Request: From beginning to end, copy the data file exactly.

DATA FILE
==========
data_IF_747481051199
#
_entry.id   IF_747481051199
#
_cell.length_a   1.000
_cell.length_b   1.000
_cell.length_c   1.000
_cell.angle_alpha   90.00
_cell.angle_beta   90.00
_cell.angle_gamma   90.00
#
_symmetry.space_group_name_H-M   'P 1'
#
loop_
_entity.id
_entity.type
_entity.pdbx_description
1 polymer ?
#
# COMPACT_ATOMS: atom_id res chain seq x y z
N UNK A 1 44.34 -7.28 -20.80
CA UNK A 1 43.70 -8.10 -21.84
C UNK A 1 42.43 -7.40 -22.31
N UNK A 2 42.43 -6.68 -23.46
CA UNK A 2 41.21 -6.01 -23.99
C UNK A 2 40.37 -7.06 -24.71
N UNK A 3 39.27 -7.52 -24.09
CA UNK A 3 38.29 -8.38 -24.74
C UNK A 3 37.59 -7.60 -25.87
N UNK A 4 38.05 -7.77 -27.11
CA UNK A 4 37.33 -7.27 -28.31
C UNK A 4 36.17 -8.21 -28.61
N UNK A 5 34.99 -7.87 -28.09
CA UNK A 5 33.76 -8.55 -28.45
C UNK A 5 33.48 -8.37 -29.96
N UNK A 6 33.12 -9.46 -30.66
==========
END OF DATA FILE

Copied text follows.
data_IF_747481051199
#
_entry.id   IF_747481051199
#
_cell.length_a   1.000
_cell.length_b   1.000
_cell.length_c   1.000
_cell.angle_alpha   90.00
_cell.angle_beta   90.00
_cell.angle_gamma   90.00
#
_symmetry.space_group_name_H-M   'P 1'
#
loop_
_entity.id
_entity.type
_entity.pdbx_description
1 polymer ?
#
# COMPACT_ATOMS: atom_id res chain seq x y z
N UNK A 1 44.34 -7.28 -20.80
CA UNK A 1 43.70 -8.10 -21.84
C UNK A 1 42.43 -7.40 -22.31
N UNK A 2 42.43 -6.68 -23.46
CA UNK A 2 41.21 -6.01 -23.99
C UNK A 2 40.37 -7.06 -24.71
N UNK A 3 39.27 -7.52 -24.09
CA UNK A 3 38.29 -8.38 -24.74
C UNK A 3 37.59 -7.60 -25.87
N UNK A 4 38.05 -7.77 -27.11
CA UNK A 4 37.33 -7.27 -28.31
C UNK A 4 36.17 -8.21 -28.61
N UNK A 5 34.99 -7.87 -28.09
CA UNK A 5 33.76 -8.55 -28.45
C UNK A 5 33.48 -8.37 -29.96
N UNK A 6 33.12 -9.46 -30.66